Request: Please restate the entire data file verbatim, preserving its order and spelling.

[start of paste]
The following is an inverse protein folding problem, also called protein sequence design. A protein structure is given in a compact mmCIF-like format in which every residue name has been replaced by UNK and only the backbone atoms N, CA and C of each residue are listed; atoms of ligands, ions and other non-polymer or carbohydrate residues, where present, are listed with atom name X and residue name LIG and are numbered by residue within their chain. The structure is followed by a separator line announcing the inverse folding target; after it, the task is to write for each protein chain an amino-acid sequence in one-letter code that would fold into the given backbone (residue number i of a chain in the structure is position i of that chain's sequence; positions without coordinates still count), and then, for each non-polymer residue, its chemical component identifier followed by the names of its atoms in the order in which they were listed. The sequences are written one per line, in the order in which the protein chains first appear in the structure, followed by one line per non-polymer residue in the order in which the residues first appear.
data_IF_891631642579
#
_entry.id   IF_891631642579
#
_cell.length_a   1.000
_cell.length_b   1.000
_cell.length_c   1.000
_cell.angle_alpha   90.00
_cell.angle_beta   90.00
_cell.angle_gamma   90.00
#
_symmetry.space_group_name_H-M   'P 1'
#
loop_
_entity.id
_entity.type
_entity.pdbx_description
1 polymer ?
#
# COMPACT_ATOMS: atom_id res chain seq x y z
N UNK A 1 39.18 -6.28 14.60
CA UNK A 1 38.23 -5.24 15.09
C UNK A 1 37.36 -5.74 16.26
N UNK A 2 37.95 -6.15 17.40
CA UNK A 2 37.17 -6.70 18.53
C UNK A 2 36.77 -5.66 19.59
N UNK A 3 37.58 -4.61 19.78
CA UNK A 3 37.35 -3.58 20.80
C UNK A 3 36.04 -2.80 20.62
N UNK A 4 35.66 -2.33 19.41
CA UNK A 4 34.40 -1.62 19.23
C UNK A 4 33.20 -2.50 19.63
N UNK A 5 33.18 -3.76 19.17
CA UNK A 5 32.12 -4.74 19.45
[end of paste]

The following is an inverse protein folding problem, also called protein sequence design. A protein structure is given in a compact mmCIF-like format in which every residue name has been replaced by UNK and only the backbone atoms N, CA and C of each residue are listed; atoms of ligands, ions and other non-polymer or carbohydrate residues, where present, are listed with atom name X and residue name LIG and are numbered by residue within their chain. The structure is followed by a separator line announcing the inverse folding target; after it, the task is to write for each protein chain an amino-acid sequence in one-letter code that would fold into the given backbone (residue number i of a chain in the structure is position i of that chain's sequence; positions without coordinates still count), and then, for each non-polymer residue, its chemical component identifier followed by the names of its atoms in the order in which they were listed. The sequences are written one per line, in the order in which the protein chains first appear in the structure, followed by one line per non-polymer residue in the order in which the residues first appear.
data_IF_891631642579
#
_entry.id   IF_891631642579
#
_cell.length_a   1.000
_cell.length_b   1.000
_cell.length_c   1.000
_cell.angle_alpha   90.00
_cell.angle_beta   90.00
_cell.angle_gamma   90.00
#
_symmetry.space_group_name_H-M   'P 1'
#
loop_
_entity.id
_entity.type
_entity.pdbx_description
1 polymer ?
#
# COMPACT_ATOMS: atom_id res chain seq x y z
N UNK A 1 39.18 -6.28 14.60
CA UNK A 1 38.23 -5.24 15.09
C UNK A 1 37.36 -5.74 16.26
N UNK A 2 37.95 -6.15 17.40
CA UNK A 2 37.17 -6.70 18.53
C UNK A 2 36.77 -5.66 19.59
N UNK A 3 37.58 -4.61 19.78
CA UNK A 3 37.35 -3.58 20.80
C UNK A 3 36.04 -2.80 20.62
N UNK A 4 35.66 -2.33 19.41
CA UNK A 4 34.40 -1.62 19.23
C UNK A 4 33.20 -2.50 19.63
N UNK A 5 33.18 -3.76 19.17
CA UNK A 5 32.12 -4.74 19.45